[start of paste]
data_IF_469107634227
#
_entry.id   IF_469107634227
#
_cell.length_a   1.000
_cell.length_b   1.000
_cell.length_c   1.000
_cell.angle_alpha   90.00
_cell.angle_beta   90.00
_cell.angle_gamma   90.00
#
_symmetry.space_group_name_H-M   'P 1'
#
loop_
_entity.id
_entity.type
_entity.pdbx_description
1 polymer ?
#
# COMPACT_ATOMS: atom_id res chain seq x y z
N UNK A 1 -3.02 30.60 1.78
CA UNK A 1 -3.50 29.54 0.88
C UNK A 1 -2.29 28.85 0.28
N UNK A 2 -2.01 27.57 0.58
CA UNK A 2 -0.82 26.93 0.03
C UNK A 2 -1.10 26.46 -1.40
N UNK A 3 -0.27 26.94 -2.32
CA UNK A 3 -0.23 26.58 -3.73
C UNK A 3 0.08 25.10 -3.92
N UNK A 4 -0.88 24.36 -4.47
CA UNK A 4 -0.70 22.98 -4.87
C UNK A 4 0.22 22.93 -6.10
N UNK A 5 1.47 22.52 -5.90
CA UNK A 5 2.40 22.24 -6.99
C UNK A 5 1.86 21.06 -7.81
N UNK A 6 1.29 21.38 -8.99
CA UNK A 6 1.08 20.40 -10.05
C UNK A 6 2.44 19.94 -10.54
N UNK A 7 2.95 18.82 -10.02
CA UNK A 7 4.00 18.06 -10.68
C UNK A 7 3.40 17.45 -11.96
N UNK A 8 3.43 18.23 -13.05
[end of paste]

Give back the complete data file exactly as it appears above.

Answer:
data_IF_469107634227
#
_entry.id   IF_469107634227
#
_cell.length_a   1.000
_cell.length_b   1.000
_cell.length_c   1.000
_cell.angle_alpha   90.00
_cell.angle_beta   90.00
_cell.angle_gamma   90.00
#
_symmetry.space_group_name_H-M   'P 1'
#
loop_
_entity.id
_entity.type
_entity.pdbx_description
1 polymer ?
#
# COMPACT_ATOMS: atom_id res chain seq x y z
N UNK A 1 -3.02 30.60 1.78
CA UNK A 1 -3.50 29.54 0.88
C UNK A 1 -2.29 28.85 0.28
N UNK A 2 -2.01 27.57 0.58
CA UNK A 2 -0.82 26.93 0.03
C UNK A 2 -1.10 26.46 -1.40
N UNK A 3 -0.27 26.94 -2.32
CA UNK A 3 -0.23 26.58 -3.73
C UNK A 3 0.08 25.10 -3.92
N UNK A 4 -0.88 24.36 -4.47
CA UNK A 4 -0.70 22.98 -4.87
C UNK A 4 0.22 22.93 -6.10
N UNK A 5 1.47 22.52 -5.90
CA UNK A 5 2.40 22.24 -6.99
C UNK A 5 1.86 21.06 -7.81
N UNK A 6 1.29 21.38 -8.99
CA UNK A 6 1.08 20.40 -10.05
C UNK A 6 2.44 19.94 -10.54
N UNK A 7 2.95 18.82 -10.02
CA UNK A 7 4.00 18.06 -10.68
C UNK A 7 3.40 17.45 -11.96
N UNK A 8 3.43 18.23 -13.05